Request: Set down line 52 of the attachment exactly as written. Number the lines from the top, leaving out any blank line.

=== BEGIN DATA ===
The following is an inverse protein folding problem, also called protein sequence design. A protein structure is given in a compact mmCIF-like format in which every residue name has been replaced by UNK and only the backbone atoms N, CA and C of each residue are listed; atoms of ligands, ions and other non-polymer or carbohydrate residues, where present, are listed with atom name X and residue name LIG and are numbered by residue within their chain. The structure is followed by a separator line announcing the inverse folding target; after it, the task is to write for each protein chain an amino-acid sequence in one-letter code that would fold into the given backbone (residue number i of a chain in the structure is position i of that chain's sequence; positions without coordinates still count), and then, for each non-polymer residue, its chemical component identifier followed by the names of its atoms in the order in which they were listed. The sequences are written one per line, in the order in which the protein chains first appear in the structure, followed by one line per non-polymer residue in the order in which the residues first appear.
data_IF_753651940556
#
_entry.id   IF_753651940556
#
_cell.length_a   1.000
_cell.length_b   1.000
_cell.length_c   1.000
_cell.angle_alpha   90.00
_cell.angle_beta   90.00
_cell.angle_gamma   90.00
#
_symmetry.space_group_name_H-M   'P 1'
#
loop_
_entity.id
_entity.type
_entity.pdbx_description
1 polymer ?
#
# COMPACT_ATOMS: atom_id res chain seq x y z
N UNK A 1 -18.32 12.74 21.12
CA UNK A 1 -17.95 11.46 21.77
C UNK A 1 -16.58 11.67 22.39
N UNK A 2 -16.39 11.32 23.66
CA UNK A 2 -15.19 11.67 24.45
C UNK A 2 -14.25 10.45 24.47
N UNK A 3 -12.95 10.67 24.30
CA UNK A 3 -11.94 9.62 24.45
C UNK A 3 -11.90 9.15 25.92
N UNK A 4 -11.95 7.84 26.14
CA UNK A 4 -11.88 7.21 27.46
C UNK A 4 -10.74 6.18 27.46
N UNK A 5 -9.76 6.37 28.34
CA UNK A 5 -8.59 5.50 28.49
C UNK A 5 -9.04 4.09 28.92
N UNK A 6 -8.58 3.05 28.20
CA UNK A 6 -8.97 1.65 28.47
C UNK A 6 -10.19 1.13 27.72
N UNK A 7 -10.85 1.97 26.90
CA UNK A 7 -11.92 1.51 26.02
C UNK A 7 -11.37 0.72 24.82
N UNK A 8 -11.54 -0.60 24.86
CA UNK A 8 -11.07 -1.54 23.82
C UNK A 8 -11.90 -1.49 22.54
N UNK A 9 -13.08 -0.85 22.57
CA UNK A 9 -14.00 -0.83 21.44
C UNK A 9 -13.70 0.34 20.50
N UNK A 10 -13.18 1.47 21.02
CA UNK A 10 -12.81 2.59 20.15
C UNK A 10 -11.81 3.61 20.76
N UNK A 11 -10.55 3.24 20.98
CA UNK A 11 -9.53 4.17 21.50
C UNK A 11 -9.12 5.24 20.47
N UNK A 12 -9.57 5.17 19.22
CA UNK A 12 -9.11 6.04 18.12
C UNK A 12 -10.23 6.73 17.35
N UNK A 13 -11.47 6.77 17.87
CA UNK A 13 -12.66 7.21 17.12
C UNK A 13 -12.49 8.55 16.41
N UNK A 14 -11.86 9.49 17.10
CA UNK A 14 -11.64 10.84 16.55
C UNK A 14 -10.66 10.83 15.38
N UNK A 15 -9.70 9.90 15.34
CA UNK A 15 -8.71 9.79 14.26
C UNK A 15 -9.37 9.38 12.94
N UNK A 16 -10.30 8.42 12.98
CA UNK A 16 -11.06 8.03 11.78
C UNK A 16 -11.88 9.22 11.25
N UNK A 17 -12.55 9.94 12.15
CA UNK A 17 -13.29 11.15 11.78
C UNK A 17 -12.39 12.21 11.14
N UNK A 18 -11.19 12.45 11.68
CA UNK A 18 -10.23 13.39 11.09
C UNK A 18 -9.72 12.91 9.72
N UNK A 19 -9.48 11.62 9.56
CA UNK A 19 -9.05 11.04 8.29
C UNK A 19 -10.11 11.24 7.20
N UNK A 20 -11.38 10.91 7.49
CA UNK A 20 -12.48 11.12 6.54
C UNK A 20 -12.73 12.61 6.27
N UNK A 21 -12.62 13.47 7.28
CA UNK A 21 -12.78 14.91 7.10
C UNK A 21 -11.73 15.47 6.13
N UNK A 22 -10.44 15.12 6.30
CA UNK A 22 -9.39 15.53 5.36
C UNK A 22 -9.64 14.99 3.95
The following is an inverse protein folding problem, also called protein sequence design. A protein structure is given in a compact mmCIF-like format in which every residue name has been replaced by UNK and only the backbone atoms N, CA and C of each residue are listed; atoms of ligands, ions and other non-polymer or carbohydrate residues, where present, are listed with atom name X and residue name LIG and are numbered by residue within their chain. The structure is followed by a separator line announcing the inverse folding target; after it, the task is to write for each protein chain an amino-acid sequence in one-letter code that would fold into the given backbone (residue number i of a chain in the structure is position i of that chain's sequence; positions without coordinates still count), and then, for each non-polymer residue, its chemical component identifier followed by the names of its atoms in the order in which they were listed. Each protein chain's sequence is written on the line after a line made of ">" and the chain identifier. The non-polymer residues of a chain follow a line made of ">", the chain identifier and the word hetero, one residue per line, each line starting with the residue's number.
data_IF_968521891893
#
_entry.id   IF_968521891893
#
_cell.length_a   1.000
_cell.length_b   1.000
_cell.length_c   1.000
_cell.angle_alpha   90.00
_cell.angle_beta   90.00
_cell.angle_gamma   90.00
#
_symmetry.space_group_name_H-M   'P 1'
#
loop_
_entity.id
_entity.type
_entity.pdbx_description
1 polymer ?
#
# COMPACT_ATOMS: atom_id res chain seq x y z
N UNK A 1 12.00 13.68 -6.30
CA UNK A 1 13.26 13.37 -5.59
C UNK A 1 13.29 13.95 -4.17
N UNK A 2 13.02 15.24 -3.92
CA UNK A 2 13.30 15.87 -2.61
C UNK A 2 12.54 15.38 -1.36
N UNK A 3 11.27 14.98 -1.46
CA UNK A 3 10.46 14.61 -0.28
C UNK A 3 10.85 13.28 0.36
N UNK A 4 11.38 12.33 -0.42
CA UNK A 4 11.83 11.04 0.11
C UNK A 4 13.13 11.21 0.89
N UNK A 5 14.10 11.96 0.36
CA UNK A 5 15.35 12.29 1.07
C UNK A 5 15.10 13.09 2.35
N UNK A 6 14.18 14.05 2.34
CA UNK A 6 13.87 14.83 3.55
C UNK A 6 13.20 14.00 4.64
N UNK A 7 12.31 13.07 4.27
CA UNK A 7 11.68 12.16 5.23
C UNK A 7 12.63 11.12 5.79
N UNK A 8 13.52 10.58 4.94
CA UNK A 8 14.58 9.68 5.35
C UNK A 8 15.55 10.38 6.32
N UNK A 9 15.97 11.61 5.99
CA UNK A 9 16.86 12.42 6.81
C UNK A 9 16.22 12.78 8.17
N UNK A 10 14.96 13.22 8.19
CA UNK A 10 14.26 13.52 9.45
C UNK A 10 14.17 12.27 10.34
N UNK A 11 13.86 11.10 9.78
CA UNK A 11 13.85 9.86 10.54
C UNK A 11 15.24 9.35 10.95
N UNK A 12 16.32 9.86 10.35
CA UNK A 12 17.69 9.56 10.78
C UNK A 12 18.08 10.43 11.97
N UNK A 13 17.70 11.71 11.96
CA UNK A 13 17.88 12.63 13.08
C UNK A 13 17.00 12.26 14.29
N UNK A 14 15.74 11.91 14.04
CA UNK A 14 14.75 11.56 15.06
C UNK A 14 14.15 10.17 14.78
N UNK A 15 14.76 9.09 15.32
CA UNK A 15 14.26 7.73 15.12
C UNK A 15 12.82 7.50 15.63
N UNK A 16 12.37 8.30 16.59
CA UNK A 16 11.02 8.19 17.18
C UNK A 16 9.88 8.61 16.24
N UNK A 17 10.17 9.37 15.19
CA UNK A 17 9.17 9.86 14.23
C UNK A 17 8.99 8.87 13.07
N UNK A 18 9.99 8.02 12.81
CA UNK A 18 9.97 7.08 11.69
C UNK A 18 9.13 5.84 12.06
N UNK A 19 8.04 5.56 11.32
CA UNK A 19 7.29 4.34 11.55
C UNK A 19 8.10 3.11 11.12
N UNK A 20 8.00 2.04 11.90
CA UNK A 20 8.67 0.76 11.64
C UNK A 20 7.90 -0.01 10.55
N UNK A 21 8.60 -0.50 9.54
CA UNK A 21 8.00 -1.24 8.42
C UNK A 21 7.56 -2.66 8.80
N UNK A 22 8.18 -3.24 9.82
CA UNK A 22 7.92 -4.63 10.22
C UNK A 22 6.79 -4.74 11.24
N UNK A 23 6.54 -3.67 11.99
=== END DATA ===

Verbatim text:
N UNK A 11 -10.55 3.24 20.98